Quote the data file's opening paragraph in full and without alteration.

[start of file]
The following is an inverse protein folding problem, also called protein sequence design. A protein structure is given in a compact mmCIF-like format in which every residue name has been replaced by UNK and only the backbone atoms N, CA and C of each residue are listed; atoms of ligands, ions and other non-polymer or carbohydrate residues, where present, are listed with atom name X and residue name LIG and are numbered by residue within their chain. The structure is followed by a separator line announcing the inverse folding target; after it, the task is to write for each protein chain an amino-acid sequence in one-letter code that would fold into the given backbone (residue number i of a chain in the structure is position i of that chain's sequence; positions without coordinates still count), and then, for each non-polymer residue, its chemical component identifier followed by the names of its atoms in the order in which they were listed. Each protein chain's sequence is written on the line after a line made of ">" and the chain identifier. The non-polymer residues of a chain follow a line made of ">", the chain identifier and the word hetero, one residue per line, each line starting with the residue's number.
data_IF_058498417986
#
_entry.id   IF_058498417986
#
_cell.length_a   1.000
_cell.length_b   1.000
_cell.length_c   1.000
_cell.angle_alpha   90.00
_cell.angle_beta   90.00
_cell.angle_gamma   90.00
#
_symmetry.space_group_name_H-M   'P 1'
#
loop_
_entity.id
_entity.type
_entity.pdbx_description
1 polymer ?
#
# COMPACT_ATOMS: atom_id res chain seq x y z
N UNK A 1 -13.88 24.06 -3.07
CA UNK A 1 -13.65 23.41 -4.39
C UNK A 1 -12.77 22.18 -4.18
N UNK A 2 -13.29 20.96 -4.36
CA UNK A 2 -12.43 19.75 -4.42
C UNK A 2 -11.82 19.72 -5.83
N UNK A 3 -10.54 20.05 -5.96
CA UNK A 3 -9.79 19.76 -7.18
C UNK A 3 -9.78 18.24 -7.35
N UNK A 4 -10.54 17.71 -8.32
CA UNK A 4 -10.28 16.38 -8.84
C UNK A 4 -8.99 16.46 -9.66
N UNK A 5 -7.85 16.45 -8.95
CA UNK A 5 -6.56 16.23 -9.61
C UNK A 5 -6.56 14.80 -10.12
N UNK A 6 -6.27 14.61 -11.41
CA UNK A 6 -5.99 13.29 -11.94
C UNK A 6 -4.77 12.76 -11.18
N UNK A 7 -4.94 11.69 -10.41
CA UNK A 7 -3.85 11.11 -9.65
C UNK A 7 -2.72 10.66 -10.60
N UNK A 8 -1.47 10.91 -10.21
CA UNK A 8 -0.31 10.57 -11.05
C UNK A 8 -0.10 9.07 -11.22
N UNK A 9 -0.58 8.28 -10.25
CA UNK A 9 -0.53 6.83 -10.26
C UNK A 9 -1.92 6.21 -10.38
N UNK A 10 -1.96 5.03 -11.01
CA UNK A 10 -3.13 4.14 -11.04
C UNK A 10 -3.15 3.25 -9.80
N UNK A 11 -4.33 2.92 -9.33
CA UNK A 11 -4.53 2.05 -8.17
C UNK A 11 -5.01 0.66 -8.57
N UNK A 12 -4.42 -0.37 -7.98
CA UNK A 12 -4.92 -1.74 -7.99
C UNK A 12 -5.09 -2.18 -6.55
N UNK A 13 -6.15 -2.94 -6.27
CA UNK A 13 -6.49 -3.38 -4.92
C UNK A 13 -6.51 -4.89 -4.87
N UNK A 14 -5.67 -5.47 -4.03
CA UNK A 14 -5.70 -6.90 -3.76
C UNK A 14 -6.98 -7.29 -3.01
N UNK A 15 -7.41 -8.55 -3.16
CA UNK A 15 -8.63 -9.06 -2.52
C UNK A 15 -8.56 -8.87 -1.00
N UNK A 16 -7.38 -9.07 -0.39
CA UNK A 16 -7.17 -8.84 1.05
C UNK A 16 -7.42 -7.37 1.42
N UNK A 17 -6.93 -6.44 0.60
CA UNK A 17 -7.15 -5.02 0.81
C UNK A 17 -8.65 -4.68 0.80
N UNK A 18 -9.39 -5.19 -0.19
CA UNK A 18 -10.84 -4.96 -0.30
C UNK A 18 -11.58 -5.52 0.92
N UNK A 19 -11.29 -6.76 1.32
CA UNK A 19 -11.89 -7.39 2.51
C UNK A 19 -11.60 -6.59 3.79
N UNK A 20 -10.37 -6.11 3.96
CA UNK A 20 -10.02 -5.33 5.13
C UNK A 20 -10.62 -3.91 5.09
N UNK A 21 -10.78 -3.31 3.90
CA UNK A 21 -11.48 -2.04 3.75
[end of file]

The following is an inverse protein folding problem, also called protein sequence design. A protein structure is given in a compact mmCIF-like format in which every residue name has been replaced by UNK and only the backbone atoms N, CA and C of each residue are listed; atoms of ligands, ions and other non-polymer or carbohydrate residues, where present, are listed with atom name X and residue name LIG and are numbered by residue within their chain. The structure is followed by a separator line announcing the inverse folding target; after it, the task is to write for each protein chain an amino-acid sequence in one-letter code that would fold into the given backbone (residue number i of a chain in the structure is position i of that chain's sequence; positions without coordinates still count), and then, for each non-polymer residue, its chemical component identifier followed by the names of its atoms in the order in which they were listed. Each protein chain's sequence is written on the line after a line made of ">" and the chain identifier. The non-polymer residues of a chain follow a line made of ">", the chain identifier and the word hetero, one residue per line, each line starting with the residue's number.